A molecular pathway within the brain's reward circuitry appears to contribute to alcohol abuse, according to laboratory mouse research supported by the National Institute on Alcohol Abuse and Alcoholism (NIAAA), part of the National Institutes of Health (NIH). The findings, published online today in Proceedings of the National Academy of Sciences, also provide evidence that the pathway may be a promising new target for the treatment of alcohol problems.

"By advancing our understanding of the neuroscience and treatment of alcohol problems, these findings open new avenues for research and discovery," says NIAAA Acting Director Kenneth R. Warren, Ph.D.

The mammalian target of rapamycin complex 1, or mTORC1, is a group of proteins found in cells throughout the body. An important part of the cellular machinery, mTORC1 sends signals that help regulate the size and number of cells. Scientists have also found that it is involved in other cellular processes. For example, in the central nervous system, mTORC1 has been linked to processes related to learning and memory. Because problems in the cellular mechanisms that underlie learning and memory can contribute to alcohol abuse disorders, NIAAA-supported researchers at the Ernest Gallo Clinic and Research Center of the University of California, San Francisco (UCSF) hypothesized that mTORC1 might be involved in alcohol problems.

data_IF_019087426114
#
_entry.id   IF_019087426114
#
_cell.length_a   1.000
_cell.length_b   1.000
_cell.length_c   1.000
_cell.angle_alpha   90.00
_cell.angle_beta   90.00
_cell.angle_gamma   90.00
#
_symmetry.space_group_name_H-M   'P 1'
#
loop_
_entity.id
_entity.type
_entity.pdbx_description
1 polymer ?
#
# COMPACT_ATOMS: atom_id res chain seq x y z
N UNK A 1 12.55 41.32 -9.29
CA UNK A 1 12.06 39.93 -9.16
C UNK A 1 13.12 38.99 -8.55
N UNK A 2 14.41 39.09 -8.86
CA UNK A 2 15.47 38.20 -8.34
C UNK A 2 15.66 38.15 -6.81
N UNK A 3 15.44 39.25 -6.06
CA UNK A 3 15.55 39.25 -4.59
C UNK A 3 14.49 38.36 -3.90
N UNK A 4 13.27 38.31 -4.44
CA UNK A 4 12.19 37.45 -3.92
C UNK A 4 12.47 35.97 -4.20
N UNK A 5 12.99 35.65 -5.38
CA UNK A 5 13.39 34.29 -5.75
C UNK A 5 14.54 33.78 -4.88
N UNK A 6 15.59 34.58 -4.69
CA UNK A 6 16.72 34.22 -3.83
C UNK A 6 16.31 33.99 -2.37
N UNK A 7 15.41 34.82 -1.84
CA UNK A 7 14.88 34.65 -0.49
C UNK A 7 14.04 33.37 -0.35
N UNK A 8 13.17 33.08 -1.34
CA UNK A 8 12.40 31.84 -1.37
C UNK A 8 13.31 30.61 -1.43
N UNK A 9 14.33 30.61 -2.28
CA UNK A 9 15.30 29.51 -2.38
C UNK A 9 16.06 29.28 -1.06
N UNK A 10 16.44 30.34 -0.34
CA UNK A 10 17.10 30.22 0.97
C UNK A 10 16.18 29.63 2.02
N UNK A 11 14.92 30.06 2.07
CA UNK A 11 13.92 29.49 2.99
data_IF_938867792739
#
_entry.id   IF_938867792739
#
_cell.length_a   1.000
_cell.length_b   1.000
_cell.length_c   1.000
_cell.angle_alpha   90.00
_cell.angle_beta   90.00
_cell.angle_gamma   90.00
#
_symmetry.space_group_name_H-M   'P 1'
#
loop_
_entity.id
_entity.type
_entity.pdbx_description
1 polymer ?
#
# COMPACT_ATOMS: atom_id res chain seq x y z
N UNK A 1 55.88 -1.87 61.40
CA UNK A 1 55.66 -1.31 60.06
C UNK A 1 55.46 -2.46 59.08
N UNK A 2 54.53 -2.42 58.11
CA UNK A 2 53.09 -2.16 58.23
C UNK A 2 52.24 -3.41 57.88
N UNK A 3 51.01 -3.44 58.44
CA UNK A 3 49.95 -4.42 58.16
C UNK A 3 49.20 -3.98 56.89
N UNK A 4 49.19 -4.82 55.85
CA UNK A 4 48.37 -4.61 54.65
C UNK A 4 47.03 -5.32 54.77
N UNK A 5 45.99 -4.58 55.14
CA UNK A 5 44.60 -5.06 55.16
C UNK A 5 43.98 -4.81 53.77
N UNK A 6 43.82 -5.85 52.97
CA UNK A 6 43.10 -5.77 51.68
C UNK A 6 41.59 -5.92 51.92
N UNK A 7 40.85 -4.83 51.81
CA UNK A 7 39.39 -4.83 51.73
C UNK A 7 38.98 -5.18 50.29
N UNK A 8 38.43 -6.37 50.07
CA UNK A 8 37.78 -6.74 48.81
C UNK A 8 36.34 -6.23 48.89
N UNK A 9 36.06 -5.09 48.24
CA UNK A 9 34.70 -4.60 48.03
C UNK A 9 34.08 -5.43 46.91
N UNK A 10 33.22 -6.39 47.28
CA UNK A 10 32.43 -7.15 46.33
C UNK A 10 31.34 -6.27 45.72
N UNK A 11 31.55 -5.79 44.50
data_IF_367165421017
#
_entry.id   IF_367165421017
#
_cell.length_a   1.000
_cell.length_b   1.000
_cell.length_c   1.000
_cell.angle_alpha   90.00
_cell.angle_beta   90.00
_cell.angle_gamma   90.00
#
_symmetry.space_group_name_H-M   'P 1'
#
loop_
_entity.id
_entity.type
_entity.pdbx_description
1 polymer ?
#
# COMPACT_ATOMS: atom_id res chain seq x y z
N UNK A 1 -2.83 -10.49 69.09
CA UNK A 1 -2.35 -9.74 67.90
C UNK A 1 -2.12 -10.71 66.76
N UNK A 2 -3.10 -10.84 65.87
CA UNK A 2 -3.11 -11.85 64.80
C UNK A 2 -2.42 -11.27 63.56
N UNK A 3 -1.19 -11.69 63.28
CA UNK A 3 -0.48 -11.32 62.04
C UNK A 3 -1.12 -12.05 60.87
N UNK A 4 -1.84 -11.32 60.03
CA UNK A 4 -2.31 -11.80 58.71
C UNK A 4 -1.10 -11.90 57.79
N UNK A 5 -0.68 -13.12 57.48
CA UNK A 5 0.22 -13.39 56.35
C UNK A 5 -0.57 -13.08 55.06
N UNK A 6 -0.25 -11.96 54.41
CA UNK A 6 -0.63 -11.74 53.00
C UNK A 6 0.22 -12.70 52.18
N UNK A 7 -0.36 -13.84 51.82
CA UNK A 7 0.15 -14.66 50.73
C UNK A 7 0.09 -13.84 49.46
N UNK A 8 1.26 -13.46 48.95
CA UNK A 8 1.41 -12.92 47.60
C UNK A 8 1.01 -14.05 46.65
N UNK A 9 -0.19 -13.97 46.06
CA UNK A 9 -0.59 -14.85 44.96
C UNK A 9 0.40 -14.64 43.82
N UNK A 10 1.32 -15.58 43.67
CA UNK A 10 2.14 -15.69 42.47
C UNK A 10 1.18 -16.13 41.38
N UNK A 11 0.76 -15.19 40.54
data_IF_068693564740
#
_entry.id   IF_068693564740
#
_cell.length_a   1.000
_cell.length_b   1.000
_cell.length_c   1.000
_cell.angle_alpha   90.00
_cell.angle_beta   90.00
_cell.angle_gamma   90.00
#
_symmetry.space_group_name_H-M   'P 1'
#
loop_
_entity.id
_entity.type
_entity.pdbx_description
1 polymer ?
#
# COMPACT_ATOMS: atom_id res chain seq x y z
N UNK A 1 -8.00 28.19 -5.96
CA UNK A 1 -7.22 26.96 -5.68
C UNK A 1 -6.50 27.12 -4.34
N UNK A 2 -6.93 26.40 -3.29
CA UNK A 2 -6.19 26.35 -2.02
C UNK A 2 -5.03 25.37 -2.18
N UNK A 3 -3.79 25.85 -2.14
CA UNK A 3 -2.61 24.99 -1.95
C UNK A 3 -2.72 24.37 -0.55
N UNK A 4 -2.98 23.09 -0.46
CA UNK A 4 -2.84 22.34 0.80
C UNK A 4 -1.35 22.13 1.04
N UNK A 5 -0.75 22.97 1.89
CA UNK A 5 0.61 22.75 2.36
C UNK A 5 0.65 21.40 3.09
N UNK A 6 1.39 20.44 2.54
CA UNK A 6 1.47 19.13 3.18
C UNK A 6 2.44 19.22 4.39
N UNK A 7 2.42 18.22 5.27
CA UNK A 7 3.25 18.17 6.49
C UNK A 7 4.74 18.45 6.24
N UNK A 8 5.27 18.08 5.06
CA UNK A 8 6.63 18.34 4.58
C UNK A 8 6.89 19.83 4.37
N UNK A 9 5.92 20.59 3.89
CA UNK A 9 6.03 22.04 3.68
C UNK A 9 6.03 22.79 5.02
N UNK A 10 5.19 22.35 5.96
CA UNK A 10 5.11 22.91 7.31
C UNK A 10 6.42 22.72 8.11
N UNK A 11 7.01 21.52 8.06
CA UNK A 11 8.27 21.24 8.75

In laboratory studies conducted with mice, researchers led by Dorit Ron, Ph.D., a Gallo Center principal investigator and a professor of neurology at UCSF, measured an increase in mTORC1 cellular products in the nucleus accumbens of mice that had consumed alcohol – an indication that alcohol activates the mTORC1 pathway. The nucleus accumbens is a brain region that in rodents and humans is part of the reward system that affects craving for alcohol and other addictive substances. They then showed that rapamycin, an immunosuppressant drug that blocks the mTORC1 pathway, decreased excessive alcohol consumption, binge drinking, and alcohol-seeking behavior in the rodents. Rapamycin is currently used to prevent the rejection of transplanted organs.

"Our findings show that the mTORC1 pathway is an important contributor to mechanisms that underlie alcohol-seeking behavior," says Dr. Ron. "They also suggest that novel rapamycin-like compounds might be useful treatments for alcohol use disorders."